Thirteen Pennsylvanians who had been serving life in prison are now going free, after a state board recommended them for release and Gov. Tom Wolf signed off on their commutation this week.
But for officials and advocates who have long supported clemency, it’s a bittersweet victory — and one that points to a need for change.
The announcement late Thursday of Wolf’s commutations came after a fourteenth prisoner in line for clemency, Bruce Norris, 69, died of COVID-19 in prison.
Lt. Gov. John Fetterman, who has been a significant force behind the administration prioritizing pardons, said Norris’ death “personally devastated” him, and galvanized him to speed up the process.
“The governor and I discussed that [Thursday] and … it’s a priority that he wants to get it streamlined,” Fetterman said. “That was his exact word, he said, ‘We’ve got to streamline this.’”
Fetterman didn’t have many specifics, other than saying that Wolf is actively working on the issue, and that he thinks Norris’ death could be a “catalyst.”
Wolf’s office hasn’t yet commented on his decision to issue the pardons, or on intentions he might have to change the way the process works.
The pardons came after advocacy groups had pressured Wolf for weeks to allow the approved prisoners to be released. After the Pennsylvania Board of Pardons recommends people for clemency, the only step that remains before they can leave prison is the governor’s signature.
The pressure, already high because of the danger the pandemic has posed in prisons, ratcheted up even more after Norris caught COVID-19 at the State Correctional Institution Phoenix and died in a hospital on Jan. 30. The Philadelphia Inquirer first reported his diagnosis and death.
FAMM, a criminal justice reform group, sent a letter to Wolf saying, like Fetterman, that his process for reviewing commutations needs reforms.
“The process leading up to securing the required support from the Board of Pardons is extensive and exhaustive,” the group’s state policy director, Celeste Trusty, wrote. “It is unthinkable to keep people who have been given such a rare glimmer of hope in limbo — especially during a deadly pandemic that is overwhelming our correctional facilities.”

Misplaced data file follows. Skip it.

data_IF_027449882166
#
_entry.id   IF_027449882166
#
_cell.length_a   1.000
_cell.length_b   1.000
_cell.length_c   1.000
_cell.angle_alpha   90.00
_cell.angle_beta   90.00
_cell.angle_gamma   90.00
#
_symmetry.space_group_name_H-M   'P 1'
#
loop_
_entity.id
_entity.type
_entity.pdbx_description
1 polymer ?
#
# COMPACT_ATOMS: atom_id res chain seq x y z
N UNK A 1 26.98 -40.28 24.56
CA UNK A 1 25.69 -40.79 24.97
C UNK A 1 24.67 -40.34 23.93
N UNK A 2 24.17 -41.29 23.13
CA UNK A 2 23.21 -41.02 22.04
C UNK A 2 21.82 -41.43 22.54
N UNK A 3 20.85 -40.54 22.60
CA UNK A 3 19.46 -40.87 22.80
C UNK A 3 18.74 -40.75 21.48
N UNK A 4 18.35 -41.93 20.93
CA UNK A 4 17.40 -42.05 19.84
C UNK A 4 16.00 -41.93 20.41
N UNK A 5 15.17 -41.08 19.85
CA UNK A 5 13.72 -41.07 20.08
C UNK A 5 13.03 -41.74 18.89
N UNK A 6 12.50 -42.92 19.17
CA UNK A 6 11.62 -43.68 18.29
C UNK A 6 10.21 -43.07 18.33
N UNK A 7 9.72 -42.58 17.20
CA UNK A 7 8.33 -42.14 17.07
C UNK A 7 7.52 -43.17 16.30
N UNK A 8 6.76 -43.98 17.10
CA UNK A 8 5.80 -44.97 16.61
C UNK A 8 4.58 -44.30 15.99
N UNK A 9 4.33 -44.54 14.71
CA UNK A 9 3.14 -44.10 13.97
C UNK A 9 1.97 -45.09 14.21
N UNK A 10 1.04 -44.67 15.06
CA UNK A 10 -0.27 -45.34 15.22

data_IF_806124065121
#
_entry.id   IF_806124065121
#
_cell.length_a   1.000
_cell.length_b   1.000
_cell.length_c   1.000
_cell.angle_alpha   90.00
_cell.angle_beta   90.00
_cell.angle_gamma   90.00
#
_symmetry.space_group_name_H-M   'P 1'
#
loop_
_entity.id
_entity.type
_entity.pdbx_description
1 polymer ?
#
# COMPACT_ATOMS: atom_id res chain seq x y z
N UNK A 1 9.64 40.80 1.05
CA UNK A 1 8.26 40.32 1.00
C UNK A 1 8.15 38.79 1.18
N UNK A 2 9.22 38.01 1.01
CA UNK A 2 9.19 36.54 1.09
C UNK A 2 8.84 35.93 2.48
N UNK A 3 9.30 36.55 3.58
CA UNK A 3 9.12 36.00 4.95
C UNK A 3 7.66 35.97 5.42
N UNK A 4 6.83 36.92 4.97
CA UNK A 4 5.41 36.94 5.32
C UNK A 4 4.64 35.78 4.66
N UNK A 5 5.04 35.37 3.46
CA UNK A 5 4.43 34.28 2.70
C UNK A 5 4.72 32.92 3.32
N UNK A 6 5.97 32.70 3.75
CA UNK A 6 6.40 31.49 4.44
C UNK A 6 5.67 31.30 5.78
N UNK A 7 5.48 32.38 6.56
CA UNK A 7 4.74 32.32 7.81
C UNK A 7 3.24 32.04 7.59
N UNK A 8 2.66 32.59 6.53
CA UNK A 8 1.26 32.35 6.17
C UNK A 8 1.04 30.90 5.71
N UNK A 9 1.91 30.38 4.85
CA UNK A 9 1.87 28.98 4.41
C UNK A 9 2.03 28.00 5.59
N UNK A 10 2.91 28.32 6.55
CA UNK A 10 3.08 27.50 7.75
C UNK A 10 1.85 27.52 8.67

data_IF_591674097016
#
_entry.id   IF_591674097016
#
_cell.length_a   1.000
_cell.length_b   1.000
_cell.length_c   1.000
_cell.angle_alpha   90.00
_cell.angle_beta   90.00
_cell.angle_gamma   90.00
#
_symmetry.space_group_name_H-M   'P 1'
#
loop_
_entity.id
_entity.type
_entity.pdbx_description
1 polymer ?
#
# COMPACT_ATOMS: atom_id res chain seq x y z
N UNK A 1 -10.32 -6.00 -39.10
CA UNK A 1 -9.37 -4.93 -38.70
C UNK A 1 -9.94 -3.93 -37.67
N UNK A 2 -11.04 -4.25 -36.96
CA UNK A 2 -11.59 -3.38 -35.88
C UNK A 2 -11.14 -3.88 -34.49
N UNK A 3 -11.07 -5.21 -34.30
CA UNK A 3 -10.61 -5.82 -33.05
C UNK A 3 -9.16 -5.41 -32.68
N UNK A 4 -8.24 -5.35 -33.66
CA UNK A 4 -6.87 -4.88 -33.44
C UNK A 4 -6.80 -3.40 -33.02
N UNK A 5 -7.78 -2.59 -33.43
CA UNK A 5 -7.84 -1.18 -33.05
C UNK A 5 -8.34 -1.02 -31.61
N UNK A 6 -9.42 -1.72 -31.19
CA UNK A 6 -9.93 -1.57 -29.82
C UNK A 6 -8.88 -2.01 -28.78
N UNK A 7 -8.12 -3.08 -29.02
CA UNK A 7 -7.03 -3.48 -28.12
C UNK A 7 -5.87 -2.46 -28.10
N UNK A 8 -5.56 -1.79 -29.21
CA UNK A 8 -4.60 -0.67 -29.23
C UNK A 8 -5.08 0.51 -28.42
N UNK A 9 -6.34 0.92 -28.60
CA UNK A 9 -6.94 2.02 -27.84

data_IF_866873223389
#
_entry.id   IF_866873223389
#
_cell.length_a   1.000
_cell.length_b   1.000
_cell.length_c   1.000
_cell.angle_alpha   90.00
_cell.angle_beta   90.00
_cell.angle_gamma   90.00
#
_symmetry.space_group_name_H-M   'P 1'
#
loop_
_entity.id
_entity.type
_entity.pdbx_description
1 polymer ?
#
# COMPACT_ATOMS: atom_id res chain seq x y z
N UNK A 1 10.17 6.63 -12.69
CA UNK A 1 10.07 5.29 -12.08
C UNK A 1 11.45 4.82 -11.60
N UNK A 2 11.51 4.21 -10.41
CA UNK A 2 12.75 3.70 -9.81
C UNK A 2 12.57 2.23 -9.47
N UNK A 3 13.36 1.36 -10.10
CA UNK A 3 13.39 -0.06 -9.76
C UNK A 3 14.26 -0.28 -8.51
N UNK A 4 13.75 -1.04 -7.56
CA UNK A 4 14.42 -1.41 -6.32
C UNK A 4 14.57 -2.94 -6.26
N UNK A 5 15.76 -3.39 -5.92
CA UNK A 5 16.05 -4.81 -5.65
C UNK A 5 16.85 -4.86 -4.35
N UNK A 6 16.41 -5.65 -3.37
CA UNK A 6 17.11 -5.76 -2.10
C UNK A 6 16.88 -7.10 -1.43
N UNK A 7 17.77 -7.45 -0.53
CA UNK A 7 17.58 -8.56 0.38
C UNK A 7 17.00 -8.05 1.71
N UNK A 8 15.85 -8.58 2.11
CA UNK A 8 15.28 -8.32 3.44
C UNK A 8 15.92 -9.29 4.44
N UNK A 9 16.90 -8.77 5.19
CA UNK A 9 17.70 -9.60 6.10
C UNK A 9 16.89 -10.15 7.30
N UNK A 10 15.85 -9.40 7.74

In a separate statement, Trusty called Norris’s death an “entirely preventable tragedy.”
Norris had been incarcerated for almost 45 years when he got the virus last month. He was convicted of second-degree murder in 1975, after he took part in a robbery that ended in a man being shot.
It’s a common charge among the people Pennsylvania’s Board of Pardons recommends for release.
For first and second-degree murder charges, life in prison without parole is the only punishment the commonwealth allows.
It’s an unusual sentencing requirement, and one that means Pennsylvania hands down a striking number of life sentences without the possibility of review. One 2018 study estimated it issues more of those sentences per capita than any other state — or country.
For now, the only hope lifers have of getting out of prison is commutation. Their odds improved when Wolf took office; since 2015 he has commuted 36 life sentences, counting the 13 newest ones, including two Philadelphia brothers who have long maintained their innocence. Wolf’s number is by far the most of any Pennsylvania governor since 1997, when the state tightened its clemency policy to require a unanimous vote of the pardons board.
As far as Fetterman is concerned, it’s not enough.
He says in a perfect world, he would like Wolf’s commutation record to rival that of former governor Milton Shapp, who granted clemency to 251 lifers while he was in office in the 1970s.
“I made it a priority because it’s something that’s deeply personal and critical,” he said. “I can’t think of anything worse than being buried alive in prison… it’s not justice.”
Fetterman is also pushing for state legislative action to allow people serving life sentences to be considered for parole after 20 years. He acknowledged bills to that effect have routinely failed in the GOP-controlled legislature, and he has no reason to think that will change.
As he spoke, he was on his way to a Pittsburgh press conference with Attorney General Josh Shapiro, where they released an independent study of Pennsylvania’s life-without-parole policy.
Conducted by the group Philadelphia Lawyers for Social Equity, which gives free legal advice to low-income city residents, the study concluded that the current system does not make Pennsylvania significantly safer, but makes its corrections system significantly more expensive.
It uses as an example Pennsylvania’s oldest lifer: A 73-year-old man who began his sentence in 1971 at age 24. Over his 49-year term, the study’s authors estimate that Pennsylvania taxpayers have spent $2.4 million to keep him in prison, and cites studies that have found that involvement in crime declines with age.
“The data in this study,” they concluded, “raise the question whether continuing to confine him makes sense.”
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